Wed 26 Jul, 2017
While trying to compile a list of the positive changes that Obama made during his presidency, I realized it would be too long for one blog post to handle. The man and his wife worked their asses off. They fought hard when the Republicans gave them no slack. They underwent and traversed so many false and sensational allegations. They had to deal with Alt-Right America screaming impeachment for 8 years without letting up. So while so much negativity has stolen our attention, especially most recently, let’s take a moment of positive focus for the blessing and historical moment that was the Obama presidency. Here is just some of what he did, and is still doing:
As President he enacted permanent expansions of the Earned Income Tax Credit and Child Tax Credit, which together now provide about 2 million African American working families with an average tax cut of about $1,000 each.
The poverty rate for African Americans fell faster in 2015 than in any year since 1999. While the poverty rate fell across all racial and ethnic groups that year, it fell 2.1 percentage points (p.p.) for African Americans, resulting in 700,000 fewer African Americans in poverty.
The Affordable Care Act, “Obamacare”, is arguably the most important law passed in the last 50 years. The A.C.A. cemented several new principles in American health care. Health insurance is now mandatory for all citizens, part of a grand bargain that prohibits insurance companies from denying coverage on the basis of pre-existing conditions. This law subsidizes premiums for those who cannot afford to pay market prices for health insurance. Obamacare also prohibits insurance plans from charging women higher premiums, and it requires mental health be covered as comprehensively as physical health.
Let’s speak frankly about racism. In July 2009 President Obama weighed in on the case of a black Harvard University professor, Henry Louis Gates, who was arrested for “disorderly conduct” after he protested being questioned by the police while trying to enter his own home. The police acted “stupidly” the president said at a press conference, adding, “there’s a long history in this country of African Americans and Latinos being stopped by law enforcement disproportionately. That’s just a fact.” This was only one of several times when President Obama reminded Americans that his own election did not mean that racism had ceased to exist. After Trayvon Martin, an unarmed black teenager, was shot to death by a neighborhood watchman in Florida in 2012, President. Obama pointedly said, “If I had a son, he’d look like Trayvon.” The President then invited leaders of the Black Lives Matter movement to the White House to talk about the often-tense relations between police officers and racial minorities.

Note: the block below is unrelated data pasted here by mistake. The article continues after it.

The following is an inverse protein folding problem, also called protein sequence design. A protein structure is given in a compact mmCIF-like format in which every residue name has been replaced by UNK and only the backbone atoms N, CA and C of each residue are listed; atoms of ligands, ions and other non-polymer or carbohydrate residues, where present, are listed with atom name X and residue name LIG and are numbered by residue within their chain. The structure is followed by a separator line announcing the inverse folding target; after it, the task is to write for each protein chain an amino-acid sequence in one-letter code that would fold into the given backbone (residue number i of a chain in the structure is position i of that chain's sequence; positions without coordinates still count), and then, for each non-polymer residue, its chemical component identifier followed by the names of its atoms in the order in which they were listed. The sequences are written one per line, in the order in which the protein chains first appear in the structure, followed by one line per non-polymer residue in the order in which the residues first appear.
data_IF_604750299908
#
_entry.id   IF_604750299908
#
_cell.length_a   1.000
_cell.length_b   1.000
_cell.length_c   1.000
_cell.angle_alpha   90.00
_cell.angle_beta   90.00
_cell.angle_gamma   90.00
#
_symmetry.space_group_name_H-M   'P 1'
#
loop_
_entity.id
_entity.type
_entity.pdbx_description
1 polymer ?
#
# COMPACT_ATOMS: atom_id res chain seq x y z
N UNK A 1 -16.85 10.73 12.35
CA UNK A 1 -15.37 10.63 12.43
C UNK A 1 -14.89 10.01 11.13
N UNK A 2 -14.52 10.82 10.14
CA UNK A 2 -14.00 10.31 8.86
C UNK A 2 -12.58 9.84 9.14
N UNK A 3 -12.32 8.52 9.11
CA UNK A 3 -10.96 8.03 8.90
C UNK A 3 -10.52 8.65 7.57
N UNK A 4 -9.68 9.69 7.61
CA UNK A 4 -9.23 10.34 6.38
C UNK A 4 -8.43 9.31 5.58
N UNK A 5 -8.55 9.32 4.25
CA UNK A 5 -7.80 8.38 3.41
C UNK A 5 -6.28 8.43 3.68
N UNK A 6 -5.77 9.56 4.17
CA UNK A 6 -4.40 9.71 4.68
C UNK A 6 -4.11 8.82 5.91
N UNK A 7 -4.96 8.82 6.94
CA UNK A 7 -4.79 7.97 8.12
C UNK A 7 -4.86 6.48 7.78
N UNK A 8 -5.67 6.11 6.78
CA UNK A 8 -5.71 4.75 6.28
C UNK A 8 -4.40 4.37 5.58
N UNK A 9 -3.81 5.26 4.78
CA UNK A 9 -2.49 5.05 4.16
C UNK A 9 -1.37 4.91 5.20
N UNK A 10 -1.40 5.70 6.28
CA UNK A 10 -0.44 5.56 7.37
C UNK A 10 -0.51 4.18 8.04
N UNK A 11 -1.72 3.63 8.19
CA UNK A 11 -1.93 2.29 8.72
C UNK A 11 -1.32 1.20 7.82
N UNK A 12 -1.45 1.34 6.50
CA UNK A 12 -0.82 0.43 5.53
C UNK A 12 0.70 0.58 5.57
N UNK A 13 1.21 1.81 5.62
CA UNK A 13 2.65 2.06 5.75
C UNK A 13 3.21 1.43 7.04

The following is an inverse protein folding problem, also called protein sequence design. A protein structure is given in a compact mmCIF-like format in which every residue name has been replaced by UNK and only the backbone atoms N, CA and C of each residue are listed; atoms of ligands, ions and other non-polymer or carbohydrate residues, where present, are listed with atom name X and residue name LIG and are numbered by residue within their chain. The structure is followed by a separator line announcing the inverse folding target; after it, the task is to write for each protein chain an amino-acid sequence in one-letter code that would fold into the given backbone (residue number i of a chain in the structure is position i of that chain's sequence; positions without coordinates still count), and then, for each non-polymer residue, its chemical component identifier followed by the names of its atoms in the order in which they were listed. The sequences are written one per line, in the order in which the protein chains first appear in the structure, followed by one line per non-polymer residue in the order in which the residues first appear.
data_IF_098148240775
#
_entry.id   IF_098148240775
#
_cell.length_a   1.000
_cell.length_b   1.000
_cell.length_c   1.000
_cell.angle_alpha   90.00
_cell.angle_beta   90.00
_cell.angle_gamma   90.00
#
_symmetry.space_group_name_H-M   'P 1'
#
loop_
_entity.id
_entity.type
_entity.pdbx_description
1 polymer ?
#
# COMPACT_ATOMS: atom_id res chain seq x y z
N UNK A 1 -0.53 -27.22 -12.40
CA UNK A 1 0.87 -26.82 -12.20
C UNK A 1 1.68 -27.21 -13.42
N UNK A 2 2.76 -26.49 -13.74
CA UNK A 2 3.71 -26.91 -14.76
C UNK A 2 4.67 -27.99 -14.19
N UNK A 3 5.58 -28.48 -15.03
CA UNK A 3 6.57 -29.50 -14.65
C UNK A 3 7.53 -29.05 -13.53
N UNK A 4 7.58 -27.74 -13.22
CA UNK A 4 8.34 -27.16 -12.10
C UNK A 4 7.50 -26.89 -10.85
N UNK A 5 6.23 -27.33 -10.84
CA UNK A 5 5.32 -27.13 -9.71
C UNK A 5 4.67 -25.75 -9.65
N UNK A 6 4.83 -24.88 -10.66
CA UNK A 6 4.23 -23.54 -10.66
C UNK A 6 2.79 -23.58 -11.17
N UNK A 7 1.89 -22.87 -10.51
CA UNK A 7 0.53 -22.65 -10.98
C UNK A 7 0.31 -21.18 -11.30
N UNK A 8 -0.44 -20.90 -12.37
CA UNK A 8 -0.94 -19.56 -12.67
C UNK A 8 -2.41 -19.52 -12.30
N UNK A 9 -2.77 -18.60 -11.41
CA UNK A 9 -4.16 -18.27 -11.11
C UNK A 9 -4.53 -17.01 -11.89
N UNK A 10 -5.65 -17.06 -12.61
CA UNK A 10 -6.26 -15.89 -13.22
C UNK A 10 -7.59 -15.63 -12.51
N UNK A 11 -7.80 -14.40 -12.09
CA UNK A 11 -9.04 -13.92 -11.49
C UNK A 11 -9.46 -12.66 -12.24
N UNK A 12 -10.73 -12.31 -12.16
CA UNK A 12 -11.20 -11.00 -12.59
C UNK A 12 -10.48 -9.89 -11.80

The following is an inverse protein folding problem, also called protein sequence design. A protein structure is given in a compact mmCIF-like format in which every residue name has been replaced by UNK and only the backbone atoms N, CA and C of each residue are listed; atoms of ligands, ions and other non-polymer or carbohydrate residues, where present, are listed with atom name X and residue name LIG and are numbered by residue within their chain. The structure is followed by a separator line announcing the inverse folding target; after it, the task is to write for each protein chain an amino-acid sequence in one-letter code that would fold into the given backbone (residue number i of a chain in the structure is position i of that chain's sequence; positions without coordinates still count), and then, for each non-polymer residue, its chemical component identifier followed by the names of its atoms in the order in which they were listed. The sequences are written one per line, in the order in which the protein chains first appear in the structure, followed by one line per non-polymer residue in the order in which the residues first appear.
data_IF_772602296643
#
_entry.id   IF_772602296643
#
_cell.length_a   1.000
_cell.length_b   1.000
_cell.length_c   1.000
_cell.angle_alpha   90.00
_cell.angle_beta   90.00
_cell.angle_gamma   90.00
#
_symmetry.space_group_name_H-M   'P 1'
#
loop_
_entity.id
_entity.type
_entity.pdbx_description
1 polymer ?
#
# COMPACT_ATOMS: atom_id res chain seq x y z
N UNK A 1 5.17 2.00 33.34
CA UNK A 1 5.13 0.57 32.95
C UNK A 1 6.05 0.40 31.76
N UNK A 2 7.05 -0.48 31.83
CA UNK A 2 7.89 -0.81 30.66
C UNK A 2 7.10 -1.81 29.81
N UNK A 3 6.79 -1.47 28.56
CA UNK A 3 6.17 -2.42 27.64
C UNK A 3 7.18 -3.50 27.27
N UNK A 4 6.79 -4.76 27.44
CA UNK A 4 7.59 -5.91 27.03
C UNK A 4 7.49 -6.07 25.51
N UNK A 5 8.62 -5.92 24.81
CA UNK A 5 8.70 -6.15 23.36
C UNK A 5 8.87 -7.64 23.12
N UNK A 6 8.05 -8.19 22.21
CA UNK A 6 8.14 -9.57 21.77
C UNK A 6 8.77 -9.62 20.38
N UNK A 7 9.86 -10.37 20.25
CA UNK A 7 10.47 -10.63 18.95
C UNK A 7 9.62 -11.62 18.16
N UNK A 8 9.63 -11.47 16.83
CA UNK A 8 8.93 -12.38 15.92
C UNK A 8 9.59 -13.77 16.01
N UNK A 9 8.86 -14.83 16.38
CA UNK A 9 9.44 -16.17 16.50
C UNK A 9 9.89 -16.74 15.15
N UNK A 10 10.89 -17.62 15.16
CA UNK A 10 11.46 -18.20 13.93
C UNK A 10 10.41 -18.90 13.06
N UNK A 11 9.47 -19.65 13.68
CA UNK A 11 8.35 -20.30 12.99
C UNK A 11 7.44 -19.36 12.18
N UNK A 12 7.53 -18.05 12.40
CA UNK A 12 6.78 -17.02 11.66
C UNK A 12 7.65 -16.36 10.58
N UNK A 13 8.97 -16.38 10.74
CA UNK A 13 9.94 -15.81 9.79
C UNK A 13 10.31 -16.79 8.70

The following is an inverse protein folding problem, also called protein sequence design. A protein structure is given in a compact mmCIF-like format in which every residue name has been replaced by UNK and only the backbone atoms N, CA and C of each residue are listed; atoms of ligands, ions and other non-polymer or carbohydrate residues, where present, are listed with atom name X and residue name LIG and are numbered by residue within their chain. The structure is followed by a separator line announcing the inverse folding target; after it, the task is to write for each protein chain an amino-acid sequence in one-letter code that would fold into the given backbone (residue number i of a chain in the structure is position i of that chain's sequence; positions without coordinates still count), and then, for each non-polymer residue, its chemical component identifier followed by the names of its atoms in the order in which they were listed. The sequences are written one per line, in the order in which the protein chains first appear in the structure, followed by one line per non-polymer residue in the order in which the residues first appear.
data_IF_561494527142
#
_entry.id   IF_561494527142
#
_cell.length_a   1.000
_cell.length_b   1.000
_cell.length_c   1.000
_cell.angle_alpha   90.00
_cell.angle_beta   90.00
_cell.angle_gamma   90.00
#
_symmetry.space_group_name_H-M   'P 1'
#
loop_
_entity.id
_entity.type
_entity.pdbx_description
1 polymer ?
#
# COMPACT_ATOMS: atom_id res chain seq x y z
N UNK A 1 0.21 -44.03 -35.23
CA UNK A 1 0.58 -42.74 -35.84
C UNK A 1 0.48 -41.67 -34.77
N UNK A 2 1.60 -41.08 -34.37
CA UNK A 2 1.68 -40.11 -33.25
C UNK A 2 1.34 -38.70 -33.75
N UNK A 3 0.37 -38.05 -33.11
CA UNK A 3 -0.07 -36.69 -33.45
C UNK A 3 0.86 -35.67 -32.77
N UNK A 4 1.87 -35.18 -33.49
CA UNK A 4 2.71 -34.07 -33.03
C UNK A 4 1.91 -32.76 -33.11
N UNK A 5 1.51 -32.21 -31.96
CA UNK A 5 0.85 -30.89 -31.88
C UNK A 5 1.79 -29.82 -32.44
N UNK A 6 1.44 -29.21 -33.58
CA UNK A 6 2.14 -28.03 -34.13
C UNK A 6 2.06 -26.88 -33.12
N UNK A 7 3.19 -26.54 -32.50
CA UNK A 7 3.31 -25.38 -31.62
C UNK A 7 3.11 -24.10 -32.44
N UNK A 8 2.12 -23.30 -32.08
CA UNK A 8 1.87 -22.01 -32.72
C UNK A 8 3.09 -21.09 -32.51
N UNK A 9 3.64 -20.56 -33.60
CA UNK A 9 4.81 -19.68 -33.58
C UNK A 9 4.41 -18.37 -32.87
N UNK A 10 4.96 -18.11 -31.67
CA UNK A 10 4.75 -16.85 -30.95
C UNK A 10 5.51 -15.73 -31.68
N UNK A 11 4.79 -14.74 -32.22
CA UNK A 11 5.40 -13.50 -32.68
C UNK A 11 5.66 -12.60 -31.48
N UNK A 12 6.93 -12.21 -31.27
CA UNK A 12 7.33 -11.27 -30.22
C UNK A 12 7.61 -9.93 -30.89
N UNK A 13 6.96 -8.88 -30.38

The United States is rethinking policies that have led to the incarceration of more than two million citizens, or four times the number in 1980. The U.S. has 5 percent of the world population, but 25 percent of the world’s prisoners. Many of the attempts to reduce mass incarceration and to reclaim human potential are taking place at the state level, but President Obama helped steer the public conversation away from the “tough on crime” overreach that peaked in the 1990s. In July 2015 he met with inmates at a federal prison in Oklahoma, focusing media attention on excessive sentences for nonviolent, drug-related crimes. The president also commuted the prison sentences of 248 individuals, convicted mostly for nonviolent drug crimes — this is more than the past six presidents combined.
Obama’s term in office coincided with the dramatic final victory for the struggle for marriage equality, which culminated in Obergefell v. Hodges, the Supreme Court’s 2015 decision striking state down laws banning same-sex marriage. Obama’s role in this battle was somewhat equivocal, but nonetheless crucial.
The 44th President announced in May 2017 that he and his wife, Michelle Obama, will be donating $2 million to summer jobs programs in Chicago. He has also publicly spoken out against Trump’s immigration laws and continues to fight to redraw the electoral college map so it is more equitably distributed across party lines.
While all of the official stuff is impressive, nothing is more powerful to me than the fact that hundreds of thousands of girls, and especially boys, were born into a world where a black man was President. The interviews of hundreds of children who feel they now have hope and a chance to succeed in this country, due the the leadership of Barack Obama, will move your heart.
You can’t make a better argument for why we should never forget, or take for granted, that we were here on the planet witnessing what our ancestors fought and died for. We should never get complacent… our kids are watching.
Be Well and Stay Woke